Pete Buttigieg doesn’t mess around.
The former presidential candidate and mayor turned transportation secretary knows that the state of air travel at the moment is suboptimal for the consumer. Flight delays and outright cancellations are becoming more common, as are baggage loss and other headaches.
In response, Buttigieg placed a number of ultimatums on the airline industry, and also announced a number of proposals that the industry certainly won’t like.
Onlookers hypothesized that this might be a way for Buttigieg to keep his name in the headlines, should President Biden decline to run for re-election. (Although Biden has repeatedly stated that he intends to run for another term.) It certainly doesn’t hurt Buttigieg’s Q ratings that he is tackling a national pain point by taking on an industry that many people are frustrated with.
And based on the recent move by the DOT, Buttigieg doesn’t plan to back down anytime soon.
What did the Ministry of Transportation do this time?
The Department of Transportation has proposed a rule requiring sellers of airline tickets, including airlines such as Delta (DA) and united (UAL) as well as third-party retailers like Travelocity, to disclose all surcharges up front, the first time a flight ticket is shown, so customers know the exact price before committing.
This includes baggage fees, flight change fees, cancellation fees, and fees to sit with your children, “when fare and schedule information for flights to, into and from the United States is provided,” the Department of Transportation said in a press release, adding, “The proposal seeks to provide customers with information They need to choose the best deal. Otherwise, surprise fees can add up quickly and beat what might at first glance seem like cheap fare.”
Under the proposal, all added charges should be shown as passenger-specific or itinerary-specific, based on the consumer’s choice.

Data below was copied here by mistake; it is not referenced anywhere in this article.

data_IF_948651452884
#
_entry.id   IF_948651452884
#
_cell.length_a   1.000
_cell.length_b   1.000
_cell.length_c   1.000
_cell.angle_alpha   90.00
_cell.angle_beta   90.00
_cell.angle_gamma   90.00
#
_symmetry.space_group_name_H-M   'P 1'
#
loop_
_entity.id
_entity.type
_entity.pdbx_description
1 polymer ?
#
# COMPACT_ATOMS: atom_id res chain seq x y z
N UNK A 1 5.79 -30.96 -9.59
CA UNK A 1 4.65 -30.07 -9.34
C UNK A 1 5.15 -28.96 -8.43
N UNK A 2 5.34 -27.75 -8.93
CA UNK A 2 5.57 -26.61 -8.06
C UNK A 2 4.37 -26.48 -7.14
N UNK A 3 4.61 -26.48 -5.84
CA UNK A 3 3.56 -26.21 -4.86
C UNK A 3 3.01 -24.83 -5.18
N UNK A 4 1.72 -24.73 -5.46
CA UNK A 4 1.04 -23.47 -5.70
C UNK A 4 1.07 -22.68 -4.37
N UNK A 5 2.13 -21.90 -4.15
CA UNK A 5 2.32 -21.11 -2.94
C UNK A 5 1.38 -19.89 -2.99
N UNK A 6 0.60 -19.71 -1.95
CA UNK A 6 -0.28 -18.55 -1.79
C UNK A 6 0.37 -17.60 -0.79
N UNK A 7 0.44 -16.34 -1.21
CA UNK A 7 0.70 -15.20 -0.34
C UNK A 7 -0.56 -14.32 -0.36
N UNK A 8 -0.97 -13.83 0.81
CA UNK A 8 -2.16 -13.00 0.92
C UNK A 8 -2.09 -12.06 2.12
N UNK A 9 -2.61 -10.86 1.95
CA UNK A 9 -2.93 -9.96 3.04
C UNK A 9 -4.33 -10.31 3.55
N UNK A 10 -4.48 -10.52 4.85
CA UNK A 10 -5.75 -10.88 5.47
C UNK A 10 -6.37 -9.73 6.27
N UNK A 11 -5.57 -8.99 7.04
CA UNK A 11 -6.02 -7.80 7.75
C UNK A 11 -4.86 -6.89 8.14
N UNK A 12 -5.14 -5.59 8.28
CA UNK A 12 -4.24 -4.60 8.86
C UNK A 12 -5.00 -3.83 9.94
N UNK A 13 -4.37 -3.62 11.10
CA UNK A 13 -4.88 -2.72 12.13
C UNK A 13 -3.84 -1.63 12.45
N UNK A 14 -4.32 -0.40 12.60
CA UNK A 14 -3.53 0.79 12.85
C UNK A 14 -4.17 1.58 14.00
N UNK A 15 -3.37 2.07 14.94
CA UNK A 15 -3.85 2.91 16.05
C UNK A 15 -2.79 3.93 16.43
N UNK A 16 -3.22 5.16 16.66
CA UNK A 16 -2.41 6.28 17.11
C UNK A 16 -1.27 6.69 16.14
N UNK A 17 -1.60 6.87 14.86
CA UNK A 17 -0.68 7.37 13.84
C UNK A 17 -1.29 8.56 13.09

“Airline passengers deserve to know the full and true cost of their flights before they buy a ticket,” Pete Buttigieg said. “This proposed new rule will require airlines to be transparent with customers about the fees they charge, which will help travelers make informed decisions and save money.”
The proposal will also make that, despite fluctuations in ticket prices, carriers and ticket agents will be required to allow consumers traveling with a young child to purchase seats at the advertised fare at all points of sale.
In addition, the proposal would require carriers to provide usable, current and accurate information regarding baggage fees, change fees, cancellation fees and adjacent seating fees for families traveling with young children, if any, to ticket agents selling or offering carrier fare. and scheduling information.
Minister Pete was already in the airline case recently
Earlier this summer, Buttigieg announced a proposal that would expand customers’ rights, in terms of protections for cancellations and refunds for both domestic and international flights.
Passengers will be entitled to a refund if their flight is canceled, or if departure or arrival times are at least three hours late for domestic flights or at least six hours for international flights and the customer chooses not to take the flight.
Customers are also entitled to a refund if the airport of departure or arrival changes or the number of transfers on the itinerary is increased, or if the original aircraft has to be replaced with another but there is a significant difference in the amenities offered on board and the overall travel experience as a result.
“This proposed new rule will protect the rights of travelers and help ensure that they receive the timely refunds they are entitled to from the airlines,” Buttigieg stated.
He also told the airline industry in a letter to work together, basically, and berated them for the increasing cancellations and delays, noting “These aren’t just numbers. These are birthday parties, graduations, time with loved ones, and important meetings.”
He also demanded that airlines provide meal vouchers for any passengers who have to wait more than three hours, and that travelers stranded overnight receive free accommodation.
In an effort to keep up the pressure, the Department of Transportation recently launched a feature on its website that allows travelers to compare airline amenities to customers during delays and cancellations.